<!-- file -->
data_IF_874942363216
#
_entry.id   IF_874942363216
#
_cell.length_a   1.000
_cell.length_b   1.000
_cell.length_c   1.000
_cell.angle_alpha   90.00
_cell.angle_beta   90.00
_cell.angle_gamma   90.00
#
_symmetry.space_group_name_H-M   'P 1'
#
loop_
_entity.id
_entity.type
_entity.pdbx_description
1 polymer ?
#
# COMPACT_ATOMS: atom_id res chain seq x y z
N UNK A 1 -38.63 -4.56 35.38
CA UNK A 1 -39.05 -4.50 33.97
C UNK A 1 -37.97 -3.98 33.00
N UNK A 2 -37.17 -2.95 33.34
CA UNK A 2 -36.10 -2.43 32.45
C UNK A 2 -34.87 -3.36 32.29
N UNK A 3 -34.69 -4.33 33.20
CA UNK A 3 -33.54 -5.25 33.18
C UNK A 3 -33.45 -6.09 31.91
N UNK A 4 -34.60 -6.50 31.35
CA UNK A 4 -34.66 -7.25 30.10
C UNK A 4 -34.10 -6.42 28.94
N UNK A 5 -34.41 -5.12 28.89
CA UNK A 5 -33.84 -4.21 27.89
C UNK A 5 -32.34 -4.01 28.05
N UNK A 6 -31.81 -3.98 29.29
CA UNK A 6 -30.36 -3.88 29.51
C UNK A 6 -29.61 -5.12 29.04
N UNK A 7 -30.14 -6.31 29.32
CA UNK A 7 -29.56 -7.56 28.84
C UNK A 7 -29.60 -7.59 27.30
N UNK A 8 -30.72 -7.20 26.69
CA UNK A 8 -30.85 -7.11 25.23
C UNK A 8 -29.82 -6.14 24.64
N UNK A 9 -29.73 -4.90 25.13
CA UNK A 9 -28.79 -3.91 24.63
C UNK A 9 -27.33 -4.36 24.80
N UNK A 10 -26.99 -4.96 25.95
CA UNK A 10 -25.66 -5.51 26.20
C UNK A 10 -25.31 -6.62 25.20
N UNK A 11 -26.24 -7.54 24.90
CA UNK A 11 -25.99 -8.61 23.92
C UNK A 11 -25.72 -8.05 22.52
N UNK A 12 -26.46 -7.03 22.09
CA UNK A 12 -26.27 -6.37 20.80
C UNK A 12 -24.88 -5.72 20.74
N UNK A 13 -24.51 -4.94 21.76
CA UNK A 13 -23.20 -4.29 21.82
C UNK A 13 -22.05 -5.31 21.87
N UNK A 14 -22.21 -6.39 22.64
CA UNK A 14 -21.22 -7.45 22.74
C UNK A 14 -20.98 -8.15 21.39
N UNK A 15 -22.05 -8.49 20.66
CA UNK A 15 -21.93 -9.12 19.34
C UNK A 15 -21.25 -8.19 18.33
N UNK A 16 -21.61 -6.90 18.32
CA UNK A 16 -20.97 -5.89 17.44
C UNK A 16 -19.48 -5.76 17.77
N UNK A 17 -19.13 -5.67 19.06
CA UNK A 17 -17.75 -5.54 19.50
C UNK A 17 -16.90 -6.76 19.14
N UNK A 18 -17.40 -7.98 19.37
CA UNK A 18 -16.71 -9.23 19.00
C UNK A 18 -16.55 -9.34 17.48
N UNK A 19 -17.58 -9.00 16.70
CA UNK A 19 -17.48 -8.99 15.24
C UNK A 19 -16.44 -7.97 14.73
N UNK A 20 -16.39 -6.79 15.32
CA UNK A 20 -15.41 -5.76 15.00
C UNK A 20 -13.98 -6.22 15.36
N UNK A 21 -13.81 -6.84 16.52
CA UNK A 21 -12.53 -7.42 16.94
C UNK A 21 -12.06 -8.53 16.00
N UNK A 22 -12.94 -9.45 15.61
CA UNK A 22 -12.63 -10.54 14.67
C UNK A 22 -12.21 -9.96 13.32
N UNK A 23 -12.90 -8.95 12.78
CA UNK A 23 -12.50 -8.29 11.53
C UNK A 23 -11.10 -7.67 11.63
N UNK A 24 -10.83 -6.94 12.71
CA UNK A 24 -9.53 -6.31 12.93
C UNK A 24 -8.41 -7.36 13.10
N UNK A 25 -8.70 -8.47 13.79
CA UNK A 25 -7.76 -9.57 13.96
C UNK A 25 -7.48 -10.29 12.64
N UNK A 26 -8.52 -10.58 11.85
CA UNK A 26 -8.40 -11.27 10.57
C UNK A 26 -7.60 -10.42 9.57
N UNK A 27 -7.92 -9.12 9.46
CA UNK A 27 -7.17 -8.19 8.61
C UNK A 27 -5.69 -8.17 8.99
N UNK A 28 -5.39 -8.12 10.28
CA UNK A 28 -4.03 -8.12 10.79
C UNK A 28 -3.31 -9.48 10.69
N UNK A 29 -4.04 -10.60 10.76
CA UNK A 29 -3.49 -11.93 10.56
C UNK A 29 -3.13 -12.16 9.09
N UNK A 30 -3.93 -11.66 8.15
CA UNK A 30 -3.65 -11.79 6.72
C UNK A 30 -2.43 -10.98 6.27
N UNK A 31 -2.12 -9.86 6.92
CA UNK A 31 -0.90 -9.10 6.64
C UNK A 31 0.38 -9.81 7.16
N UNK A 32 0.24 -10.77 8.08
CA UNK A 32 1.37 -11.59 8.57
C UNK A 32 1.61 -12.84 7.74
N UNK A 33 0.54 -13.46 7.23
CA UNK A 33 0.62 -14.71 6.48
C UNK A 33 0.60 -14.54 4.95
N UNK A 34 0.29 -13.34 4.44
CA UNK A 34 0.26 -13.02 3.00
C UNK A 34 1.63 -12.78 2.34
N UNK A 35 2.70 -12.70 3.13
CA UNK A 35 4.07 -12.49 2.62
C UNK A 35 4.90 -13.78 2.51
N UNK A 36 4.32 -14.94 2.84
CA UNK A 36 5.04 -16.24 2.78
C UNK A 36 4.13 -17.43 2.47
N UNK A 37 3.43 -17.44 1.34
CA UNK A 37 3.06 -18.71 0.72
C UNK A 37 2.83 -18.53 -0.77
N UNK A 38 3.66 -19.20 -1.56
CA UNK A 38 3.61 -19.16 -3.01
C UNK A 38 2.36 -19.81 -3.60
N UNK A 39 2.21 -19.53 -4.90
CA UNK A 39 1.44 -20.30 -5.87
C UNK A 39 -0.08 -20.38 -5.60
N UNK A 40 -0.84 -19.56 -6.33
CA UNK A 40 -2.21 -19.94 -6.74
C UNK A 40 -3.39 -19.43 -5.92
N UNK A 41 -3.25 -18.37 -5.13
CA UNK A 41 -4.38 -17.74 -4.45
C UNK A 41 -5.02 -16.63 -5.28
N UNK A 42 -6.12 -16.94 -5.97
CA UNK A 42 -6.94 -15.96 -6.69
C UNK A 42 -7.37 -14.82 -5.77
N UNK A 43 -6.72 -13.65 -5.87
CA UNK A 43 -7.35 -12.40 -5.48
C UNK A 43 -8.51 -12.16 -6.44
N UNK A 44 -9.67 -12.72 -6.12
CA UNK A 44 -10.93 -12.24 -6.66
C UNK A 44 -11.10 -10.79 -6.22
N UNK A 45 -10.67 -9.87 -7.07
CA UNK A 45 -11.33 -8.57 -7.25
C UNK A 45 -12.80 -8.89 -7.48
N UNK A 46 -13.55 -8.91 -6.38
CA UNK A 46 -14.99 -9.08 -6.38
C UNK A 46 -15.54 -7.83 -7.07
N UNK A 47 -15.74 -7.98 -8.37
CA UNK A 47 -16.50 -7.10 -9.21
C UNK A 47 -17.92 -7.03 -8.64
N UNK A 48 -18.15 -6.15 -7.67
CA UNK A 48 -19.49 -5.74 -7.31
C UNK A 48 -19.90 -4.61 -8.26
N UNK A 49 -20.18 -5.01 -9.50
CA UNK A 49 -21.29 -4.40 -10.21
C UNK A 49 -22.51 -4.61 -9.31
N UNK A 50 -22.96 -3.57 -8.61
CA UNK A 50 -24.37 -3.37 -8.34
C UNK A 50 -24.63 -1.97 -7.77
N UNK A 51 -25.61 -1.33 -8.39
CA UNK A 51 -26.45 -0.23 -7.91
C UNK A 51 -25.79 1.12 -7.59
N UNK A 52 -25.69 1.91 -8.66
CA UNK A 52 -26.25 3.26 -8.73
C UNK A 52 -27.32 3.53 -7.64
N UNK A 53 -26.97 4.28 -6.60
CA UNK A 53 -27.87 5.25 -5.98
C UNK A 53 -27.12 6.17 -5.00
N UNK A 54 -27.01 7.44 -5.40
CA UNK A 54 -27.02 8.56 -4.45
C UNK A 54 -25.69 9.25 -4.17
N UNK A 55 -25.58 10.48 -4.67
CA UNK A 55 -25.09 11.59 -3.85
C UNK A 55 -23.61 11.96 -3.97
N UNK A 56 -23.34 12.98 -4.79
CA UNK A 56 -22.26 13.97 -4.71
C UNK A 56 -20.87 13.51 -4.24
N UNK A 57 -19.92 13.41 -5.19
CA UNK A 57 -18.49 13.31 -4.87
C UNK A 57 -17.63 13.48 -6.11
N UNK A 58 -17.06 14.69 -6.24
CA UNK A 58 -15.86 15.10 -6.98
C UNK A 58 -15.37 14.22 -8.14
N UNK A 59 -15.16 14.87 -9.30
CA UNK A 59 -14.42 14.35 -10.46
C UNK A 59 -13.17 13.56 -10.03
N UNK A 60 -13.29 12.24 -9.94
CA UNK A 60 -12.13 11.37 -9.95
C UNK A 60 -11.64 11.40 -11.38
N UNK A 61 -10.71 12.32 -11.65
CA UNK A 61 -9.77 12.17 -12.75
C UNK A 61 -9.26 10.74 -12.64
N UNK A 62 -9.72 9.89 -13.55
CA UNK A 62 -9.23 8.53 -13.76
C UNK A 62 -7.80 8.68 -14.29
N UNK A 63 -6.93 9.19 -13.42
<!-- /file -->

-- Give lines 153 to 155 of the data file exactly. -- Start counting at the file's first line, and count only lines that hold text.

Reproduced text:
N UNK A 45 -10.67 -9.87 -7.07
CA UNK A 45 -11.33 -8.57 -7.25
C UNK A 45 -12.80 -8.89 -7.48